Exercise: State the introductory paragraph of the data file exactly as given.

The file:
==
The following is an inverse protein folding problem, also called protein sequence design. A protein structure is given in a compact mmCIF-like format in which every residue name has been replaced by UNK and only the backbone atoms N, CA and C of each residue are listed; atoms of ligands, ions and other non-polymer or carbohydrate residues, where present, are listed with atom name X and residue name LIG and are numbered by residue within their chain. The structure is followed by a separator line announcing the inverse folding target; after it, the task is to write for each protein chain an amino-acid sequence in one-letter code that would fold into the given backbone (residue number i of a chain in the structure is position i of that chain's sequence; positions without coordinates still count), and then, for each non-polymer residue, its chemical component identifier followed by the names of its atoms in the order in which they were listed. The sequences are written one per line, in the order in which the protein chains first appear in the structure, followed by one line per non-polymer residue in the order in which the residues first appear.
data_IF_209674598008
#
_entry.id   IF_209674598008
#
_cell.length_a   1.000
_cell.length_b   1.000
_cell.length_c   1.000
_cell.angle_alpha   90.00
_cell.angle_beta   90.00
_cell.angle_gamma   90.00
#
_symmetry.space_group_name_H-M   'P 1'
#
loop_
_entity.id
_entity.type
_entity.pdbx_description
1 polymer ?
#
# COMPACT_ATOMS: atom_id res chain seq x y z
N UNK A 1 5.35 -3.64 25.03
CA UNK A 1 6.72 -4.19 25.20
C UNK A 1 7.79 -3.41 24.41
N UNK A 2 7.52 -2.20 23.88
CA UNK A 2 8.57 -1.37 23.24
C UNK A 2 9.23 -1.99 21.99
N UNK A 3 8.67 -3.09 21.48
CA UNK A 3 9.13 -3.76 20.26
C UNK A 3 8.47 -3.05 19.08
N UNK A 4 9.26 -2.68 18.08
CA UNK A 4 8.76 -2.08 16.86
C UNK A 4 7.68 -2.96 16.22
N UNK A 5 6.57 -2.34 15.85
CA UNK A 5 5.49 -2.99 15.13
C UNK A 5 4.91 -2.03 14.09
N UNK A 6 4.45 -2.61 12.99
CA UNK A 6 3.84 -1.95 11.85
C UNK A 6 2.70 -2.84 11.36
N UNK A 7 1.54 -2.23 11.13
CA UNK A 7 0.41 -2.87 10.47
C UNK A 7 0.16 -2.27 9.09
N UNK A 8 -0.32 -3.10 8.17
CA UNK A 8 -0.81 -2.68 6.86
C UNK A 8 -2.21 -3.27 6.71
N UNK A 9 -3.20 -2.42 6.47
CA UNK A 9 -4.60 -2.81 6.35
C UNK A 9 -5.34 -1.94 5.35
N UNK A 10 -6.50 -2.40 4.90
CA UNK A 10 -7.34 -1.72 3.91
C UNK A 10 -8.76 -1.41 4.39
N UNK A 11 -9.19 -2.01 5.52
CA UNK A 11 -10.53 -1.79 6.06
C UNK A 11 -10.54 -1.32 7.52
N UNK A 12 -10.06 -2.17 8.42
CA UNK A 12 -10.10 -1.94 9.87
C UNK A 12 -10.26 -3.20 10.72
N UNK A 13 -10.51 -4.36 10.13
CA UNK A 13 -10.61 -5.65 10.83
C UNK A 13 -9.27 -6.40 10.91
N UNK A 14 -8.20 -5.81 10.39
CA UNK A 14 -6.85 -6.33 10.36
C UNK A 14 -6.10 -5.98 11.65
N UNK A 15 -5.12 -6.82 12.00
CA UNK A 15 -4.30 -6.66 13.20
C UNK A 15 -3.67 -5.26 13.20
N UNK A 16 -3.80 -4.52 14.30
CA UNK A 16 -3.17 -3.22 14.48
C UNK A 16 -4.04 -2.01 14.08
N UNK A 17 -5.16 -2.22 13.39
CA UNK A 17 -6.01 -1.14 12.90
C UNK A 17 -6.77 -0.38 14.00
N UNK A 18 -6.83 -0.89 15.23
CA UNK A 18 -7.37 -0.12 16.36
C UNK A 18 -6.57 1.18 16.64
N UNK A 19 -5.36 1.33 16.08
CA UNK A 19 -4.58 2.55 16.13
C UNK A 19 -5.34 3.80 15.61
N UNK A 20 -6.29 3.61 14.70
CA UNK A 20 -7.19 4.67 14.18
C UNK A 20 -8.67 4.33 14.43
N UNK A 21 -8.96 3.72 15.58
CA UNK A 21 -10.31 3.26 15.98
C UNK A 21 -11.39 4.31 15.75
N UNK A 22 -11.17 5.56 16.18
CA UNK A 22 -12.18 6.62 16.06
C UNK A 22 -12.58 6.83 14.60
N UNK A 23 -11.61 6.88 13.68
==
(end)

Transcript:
The following is an inverse protein folding problem, also called protein sequence design. A protein structure is given in a compact mmCIF-like format in which every residue name has been replaced by UNK and only the backbone atoms N, CA and C of each residue are listed; atoms of ligands, ions and other non-polymer or carbohydrate residues, where present, are listed with atom name X and residue name LIG and are numbered by residue within their chain. The structure is followed by a separator line announcing the inverse folding target; after it, the task is to write for each protein chain an amino-acid sequence in one-letter code that would fold into the given backbone (residue number i of a chain in the structure is position i of that chain's sequence; positions without coordinates still count), and then, for each non-polymer residue, its chemical component identifier followed by the names of its atoms in the order in which they were listed. The sequences are written one per line, in the order in which the protein chains first appear in the structure, followed by one line per non-polymer residue in the order in which the residues first appear.